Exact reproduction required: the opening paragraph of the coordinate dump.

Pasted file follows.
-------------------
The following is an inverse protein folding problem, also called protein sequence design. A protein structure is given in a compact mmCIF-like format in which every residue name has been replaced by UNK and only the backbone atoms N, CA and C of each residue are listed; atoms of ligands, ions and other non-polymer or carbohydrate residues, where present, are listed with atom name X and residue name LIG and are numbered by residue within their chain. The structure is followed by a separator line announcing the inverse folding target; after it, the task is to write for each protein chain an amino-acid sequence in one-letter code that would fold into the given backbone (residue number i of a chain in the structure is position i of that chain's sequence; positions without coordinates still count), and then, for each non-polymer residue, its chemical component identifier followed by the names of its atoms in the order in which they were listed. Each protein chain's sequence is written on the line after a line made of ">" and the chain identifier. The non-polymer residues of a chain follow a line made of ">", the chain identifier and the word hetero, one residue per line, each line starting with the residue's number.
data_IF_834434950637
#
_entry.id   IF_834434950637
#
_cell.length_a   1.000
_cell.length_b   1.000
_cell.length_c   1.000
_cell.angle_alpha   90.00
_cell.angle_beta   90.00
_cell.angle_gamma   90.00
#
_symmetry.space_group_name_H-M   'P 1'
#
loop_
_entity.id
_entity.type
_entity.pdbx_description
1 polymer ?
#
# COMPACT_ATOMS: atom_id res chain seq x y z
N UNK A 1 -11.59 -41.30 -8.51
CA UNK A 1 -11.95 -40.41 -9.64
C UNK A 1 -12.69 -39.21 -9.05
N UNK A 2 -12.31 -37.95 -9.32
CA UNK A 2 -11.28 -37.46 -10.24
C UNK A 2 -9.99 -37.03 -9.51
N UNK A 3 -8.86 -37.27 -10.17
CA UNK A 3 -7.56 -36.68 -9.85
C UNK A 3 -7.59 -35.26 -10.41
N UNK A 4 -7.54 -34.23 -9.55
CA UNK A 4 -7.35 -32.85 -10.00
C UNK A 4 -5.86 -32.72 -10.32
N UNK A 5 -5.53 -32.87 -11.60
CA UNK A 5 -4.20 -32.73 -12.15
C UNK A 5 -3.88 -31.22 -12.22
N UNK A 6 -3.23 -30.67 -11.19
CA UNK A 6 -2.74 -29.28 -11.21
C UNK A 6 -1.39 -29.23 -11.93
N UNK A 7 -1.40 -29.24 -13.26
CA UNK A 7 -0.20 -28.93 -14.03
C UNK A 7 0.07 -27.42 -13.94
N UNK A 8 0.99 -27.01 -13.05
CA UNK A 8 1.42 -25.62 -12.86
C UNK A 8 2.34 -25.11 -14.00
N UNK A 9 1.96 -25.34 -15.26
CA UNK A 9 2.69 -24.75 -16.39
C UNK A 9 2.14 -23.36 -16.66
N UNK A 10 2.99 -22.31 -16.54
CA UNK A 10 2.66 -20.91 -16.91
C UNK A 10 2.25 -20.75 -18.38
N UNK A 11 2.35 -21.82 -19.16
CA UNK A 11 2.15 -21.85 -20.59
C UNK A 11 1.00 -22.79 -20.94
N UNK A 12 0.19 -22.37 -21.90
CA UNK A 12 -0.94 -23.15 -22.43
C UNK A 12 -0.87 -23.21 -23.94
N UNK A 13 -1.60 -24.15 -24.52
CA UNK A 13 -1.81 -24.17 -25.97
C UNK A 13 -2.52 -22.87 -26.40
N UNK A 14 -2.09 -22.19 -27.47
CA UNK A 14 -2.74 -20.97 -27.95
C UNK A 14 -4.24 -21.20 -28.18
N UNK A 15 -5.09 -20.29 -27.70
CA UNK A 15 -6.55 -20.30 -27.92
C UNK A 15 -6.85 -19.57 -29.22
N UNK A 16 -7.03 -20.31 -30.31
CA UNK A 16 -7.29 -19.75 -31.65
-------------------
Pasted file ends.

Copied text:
The following is an inverse protein folding problem, also called protein sequence design. A protein structure is given in a compact mmCIF-like format in which every residue name has been replaced by UNK and only the backbone atoms N, CA and C of each residue are listed; atoms of ligands, ions and other non-polymer or carbohydrate residues, where present, are listed with atom name X and residue name LIG and are numbered by residue within their chain. The structure is followed by a separator line announcing the inverse folding target; after it, the task is to write for each protein chain an amino-acid sequence in one-letter code that would fold into the given backbone (residue number i of a chain in the structure is position i of that chain's sequence; positions without coordinates still count), and then, for each non-polymer residue, its chemical component identifier followed by the names of its atoms in the order in which they were listed. Each protein chain's sequence is written on the line after a line made of ">" and the chain identifier. The non-polymer residues of a chain follow a line made of ">", the chain identifier and the word hetero, one residue per line, each line starting with the residue's number.